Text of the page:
Atlanta College of Medical and Dental Careers, Inc., et al., Appellee, v. Richard W. Riley, Secretary of Education, in His Officialcapacity, Appellant.wilfred American Educational Corporation, Doing Business Aswilfred Academy of Hair and Beauty Culture,plaintiff-appellee, v. Richard W. Riley, Secretary of Education, in His Officialcapacity, Defendant-appellant, 987 F.2d 821 (D.C. Cir. 1993)Annotate this Case
[300 U.S.App.D.C. 158] Appeal from the United States District Court for the District of Columbia.
Robert L. Shapiro, Asst. U.S. Atty., with whom Jay B. Stephens, U.S. Atty., John D. Bates and R. Craig Lawrence, Asst. U.S. Attys., Richard Wyner, Deputy General Counsel and Brian P. Siegel, Attorney, U.S. Dept. of Educ., Washington, DC, were on the brief for the Secretary of Educ.
[300 U.S.App.D.C. 159] Jonathan B. Hill, with whom Michael B. Goldstein, Blain B. Butner, and Karen A. Post, Washington, DC, were on the brief, for appellees Atlanta College of Medical and Dental Careers, Inc., and Louisville College of Medical and Dental Careers, Inc.
Robert B. Funkhouser, New York City, with whom John M. Townsend and William R. Stein, Washington, DC, were on the brief, for Wilfred American Educational Corp.
Ian D. Volner and N. Frank Wiggins, Washington, DC, entered an appearance for amicus curiae Career College Ass'n.
Before WALD, SILBERMAN and D.H. GINSBURG, Circuit Judges.
Opinion for the Court filed by Circuit Judge WALD.
Opinion concurring in the judgment filed by Circuit Judge D.H. GINSBURG.
WALD, Circuit Judge:
In this consolidated appeal, the Secretary of Education ("Secretary") seeks reversal of two district court decisions. Both decisions relate to the Secretary's handling of administrative appeals brought by post-secondary schools seeking to maintain their eligibility to participate in federal student loan programs. In Atlanta College of Medical & Dental Careers, Inc. v. Alexander, 792 F. Supp. 114 (D.D.C. 1992), the flagship appeal, the district court vacated the Secretary's determination that two post-secondary schools were no longer eligible to participate in the loan programs. The court found that the Secretary had acted arbitrarily and capriciously, and in violation of the Administrative Procedure Act, by making a successful appeal of the initial ineligibility determination dependent upon producing information to which the schools had no access. In Wilfred American Educational Corp v. Alexander, No. 92-1384, 1992 WL 464232 (D.D.C. July 7, 1992), the district court, relying on Atlanta College, preliminarily enjoined the Secretary from implementing his ineligibility determinations in the case of two other schools. We affirm both decisions.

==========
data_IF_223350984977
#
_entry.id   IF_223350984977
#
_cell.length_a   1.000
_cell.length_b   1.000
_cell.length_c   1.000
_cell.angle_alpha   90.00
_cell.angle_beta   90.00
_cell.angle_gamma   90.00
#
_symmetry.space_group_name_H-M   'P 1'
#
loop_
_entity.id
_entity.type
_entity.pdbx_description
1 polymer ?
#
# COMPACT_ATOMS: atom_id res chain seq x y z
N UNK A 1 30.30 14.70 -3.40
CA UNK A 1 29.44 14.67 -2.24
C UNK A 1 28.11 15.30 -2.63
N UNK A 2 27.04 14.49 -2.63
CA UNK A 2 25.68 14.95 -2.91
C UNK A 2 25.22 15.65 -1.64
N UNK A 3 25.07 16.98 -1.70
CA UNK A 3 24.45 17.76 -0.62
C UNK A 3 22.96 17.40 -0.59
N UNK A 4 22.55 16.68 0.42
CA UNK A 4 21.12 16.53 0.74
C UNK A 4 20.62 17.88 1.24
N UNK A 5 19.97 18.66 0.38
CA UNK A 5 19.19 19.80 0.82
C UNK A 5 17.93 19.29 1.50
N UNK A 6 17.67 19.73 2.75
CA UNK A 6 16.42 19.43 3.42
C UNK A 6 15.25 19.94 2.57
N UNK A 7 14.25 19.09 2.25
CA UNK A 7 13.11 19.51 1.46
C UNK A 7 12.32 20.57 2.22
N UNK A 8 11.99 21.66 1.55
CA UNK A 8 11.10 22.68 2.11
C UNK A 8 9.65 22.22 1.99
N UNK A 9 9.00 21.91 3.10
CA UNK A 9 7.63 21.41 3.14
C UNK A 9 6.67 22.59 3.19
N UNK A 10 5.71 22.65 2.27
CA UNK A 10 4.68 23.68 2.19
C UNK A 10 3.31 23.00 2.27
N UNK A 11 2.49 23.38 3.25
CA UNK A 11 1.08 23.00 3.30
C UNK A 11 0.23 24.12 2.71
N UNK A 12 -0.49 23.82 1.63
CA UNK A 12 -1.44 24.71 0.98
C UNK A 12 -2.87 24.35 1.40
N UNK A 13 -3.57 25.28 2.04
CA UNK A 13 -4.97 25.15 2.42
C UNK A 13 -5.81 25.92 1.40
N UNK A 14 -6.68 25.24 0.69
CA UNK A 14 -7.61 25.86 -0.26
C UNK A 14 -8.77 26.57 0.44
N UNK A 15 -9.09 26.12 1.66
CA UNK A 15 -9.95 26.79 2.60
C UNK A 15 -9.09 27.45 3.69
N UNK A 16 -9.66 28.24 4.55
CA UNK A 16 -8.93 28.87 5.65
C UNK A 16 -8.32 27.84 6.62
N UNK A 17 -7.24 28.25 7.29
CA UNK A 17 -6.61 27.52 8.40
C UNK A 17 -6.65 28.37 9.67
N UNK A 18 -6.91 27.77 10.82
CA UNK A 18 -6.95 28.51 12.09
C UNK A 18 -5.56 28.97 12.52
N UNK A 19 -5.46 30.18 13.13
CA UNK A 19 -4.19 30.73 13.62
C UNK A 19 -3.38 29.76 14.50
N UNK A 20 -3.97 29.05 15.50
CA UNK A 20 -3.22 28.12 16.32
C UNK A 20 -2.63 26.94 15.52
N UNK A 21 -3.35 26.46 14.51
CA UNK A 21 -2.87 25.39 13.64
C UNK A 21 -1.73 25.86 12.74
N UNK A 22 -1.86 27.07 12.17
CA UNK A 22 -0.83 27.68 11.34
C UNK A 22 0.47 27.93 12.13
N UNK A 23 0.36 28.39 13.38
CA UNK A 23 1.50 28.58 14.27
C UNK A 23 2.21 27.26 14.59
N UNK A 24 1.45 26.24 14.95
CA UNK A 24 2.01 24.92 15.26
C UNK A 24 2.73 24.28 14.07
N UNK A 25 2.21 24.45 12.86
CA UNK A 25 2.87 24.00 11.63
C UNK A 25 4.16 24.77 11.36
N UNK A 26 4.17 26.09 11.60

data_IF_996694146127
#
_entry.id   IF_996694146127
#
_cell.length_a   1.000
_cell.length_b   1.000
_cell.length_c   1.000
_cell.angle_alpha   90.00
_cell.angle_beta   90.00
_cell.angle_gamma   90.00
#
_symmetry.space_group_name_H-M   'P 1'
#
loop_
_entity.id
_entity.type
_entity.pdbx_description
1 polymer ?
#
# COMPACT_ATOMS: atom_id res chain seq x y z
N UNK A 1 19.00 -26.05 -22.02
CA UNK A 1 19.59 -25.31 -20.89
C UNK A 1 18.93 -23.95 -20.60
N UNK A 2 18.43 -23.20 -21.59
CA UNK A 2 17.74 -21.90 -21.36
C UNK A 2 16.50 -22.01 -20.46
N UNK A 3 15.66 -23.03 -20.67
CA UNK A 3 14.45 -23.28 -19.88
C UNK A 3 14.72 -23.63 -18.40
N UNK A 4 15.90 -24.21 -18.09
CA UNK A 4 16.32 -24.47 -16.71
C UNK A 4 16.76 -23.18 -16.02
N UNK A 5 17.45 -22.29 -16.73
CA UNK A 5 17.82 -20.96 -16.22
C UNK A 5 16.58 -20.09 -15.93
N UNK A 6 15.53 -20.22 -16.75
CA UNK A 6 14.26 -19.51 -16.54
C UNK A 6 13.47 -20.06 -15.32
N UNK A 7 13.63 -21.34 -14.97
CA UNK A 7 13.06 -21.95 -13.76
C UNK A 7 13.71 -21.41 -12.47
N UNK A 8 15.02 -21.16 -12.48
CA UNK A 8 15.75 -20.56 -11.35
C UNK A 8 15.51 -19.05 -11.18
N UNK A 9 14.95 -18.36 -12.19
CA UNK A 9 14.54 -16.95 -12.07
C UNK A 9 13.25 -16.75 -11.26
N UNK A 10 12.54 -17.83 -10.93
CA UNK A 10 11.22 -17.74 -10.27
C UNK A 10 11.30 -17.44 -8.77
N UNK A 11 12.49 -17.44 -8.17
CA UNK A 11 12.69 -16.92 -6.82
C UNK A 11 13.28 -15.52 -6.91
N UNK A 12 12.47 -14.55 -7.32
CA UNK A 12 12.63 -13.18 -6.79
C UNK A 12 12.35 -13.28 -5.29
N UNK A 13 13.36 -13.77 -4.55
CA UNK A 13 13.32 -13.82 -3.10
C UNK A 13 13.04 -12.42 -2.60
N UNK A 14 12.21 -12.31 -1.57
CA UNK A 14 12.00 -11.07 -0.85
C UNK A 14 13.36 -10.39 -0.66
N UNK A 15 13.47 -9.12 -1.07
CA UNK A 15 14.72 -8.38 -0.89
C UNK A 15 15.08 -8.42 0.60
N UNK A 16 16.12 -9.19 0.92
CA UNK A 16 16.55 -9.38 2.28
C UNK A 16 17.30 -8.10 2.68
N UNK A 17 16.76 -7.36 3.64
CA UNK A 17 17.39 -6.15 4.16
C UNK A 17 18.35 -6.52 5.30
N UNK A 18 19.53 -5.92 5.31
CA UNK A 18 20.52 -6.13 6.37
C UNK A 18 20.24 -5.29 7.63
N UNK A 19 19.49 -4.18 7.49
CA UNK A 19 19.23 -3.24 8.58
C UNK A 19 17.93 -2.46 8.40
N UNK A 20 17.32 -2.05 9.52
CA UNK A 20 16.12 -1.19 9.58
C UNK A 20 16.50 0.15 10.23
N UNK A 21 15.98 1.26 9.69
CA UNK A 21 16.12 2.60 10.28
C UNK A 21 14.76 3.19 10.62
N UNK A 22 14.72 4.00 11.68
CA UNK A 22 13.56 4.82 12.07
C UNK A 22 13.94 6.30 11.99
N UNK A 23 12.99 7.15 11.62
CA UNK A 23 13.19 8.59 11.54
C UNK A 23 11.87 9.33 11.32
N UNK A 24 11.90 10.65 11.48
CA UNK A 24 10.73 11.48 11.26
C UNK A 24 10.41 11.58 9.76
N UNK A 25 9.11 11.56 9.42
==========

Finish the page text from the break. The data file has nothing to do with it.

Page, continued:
Under the Federal Family Education Loan ("FFEL") program (formerly known as the Guaranteed Student Loan program), post-secondary students obtain loans from private lenders to pay for tuition, fees, and living expenses at eligible educational institutions. See 34 C.F.R. § 682.100-.101. Guaranty agencies--private nonprofit or state-run organizations--insure repayment of these loans. See 20 U.S.C. § 1078(b)-(c). The Department of Education ("DOE"), in turn, provides reinsurance to the guaranty agencies. See 20 U.S.C. § 1078(c); 34 C.F.R. § 682.404.